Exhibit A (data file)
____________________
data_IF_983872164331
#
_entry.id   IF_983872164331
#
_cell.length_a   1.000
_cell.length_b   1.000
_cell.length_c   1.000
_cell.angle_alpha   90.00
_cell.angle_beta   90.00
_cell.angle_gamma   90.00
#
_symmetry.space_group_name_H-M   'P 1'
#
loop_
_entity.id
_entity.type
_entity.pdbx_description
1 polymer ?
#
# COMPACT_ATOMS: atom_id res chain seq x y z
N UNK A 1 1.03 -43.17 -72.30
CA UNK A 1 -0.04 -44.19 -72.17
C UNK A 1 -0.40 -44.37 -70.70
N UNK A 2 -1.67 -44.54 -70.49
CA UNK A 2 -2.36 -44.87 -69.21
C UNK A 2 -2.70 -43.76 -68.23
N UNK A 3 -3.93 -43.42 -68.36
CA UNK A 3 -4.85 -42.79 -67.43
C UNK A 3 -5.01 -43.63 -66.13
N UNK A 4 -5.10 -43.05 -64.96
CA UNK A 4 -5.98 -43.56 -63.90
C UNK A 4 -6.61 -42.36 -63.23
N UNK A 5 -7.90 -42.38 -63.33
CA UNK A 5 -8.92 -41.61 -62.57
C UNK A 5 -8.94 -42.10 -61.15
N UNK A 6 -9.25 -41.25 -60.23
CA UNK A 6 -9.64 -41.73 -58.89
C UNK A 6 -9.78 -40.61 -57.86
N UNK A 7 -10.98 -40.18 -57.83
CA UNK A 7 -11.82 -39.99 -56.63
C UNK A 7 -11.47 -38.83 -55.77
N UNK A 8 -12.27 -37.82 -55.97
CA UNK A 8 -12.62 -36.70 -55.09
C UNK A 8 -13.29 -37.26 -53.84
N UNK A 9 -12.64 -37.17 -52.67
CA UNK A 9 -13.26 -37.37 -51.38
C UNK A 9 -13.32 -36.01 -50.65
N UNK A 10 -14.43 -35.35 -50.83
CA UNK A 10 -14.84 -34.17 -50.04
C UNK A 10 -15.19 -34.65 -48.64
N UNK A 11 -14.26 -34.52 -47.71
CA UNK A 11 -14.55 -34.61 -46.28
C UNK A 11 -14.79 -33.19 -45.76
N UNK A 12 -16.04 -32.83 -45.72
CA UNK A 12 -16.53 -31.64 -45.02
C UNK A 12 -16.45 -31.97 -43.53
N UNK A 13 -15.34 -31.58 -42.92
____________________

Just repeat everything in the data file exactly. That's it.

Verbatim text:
data_IF_983872164331
#
_entry.id   IF_983872164331
#
_cell.length_a   1.000
_cell.length_b   1.000
_cell.length_c   1.000
_cell.angle_alpha   90.00
_cell.angle_beta   90.00
_cell.angle_gamma   90.00
#
_symmetry.space_group_name_H-M   'P 1'
#
loop_
_entity.id
_entity.type
_entity.pdbx_description
1 polymer ?
#
# COMPACT_ATOMS: atom_id res chain seq x y z
N UNK A 1 1.03 -43.17 -72.30
CA UNK A 1 -0.04 -44.19 -72.17
C UNK A 1 -0.40 -44.37 -70.70
N UNK A 2 -1.67 -44.54 -70.49
CA UNK A 2 -2.36 -44.87 -69.21
C UNK A 2 -2.70 -43.76 -68.23
N UNK A 3 -3.93 -43.42 -68.36
CA UNK A 3 -4.85 -42.79 -67.43
C UNK A 3 -5.01 -43.63 -66.13
N UNK A 4 -5.10 -43.05 -64.96
CA UNK A 4 -5.98 -43.56 -63.90
C UNK A 4 -6.61 -42.36 -63.23
N UNK A 5 -7.90 -42.38 -63.33
CA UNK A 5 -8.92 -41.61 -62.57
C UNK A 5 -8.94 -42.10 -61.15
N UNK A 6 -9.25 -41.25 -60.23
CA UNK A 6 -9.64 -41.73 -58.89
C UNK A 6 -9.78 -40.61 -57.86
N UNK A 7 -10.98 -40.18 -57.83
CA UNK A 7 -11.82 -39.99 -56.63
C UNK A 7 -11.47 -38.83 -55.77
N UNK A 8 -12.27 -37.82 -55.97
CA UNK A 8 -12.62 -36.70 -55.09
C UNK A 8 -13.29 -37.26 -53.84
N UNK A 9 -12.64 -37.17 -52.67
CA UNK A 9 -13.26 -37.37 -51.38
C UNK A 9 -13.32 -36.01 -50.65
N UNK A 10 -14.43 -35.35 -50.83
CA UNK A 10 -14.84 -34.17 -50.04
C UNK A 10 -15.19 -34.65 -48.64
N UNK A 11 -14.26 -34.52 -47.71
CA UNK A 11 -14.55 -34.61 -46.28
C UNK A 11 -14.79 -33.19 -45.76
N UNK A 12 -16.04 -32.83 -45.72
CA UNK A 12 -16.53 -31.64 -45.02
C UNK A 12 -16.45 -31.97 -43.53
N UNK A 13 -15.34 -31.58 -42.92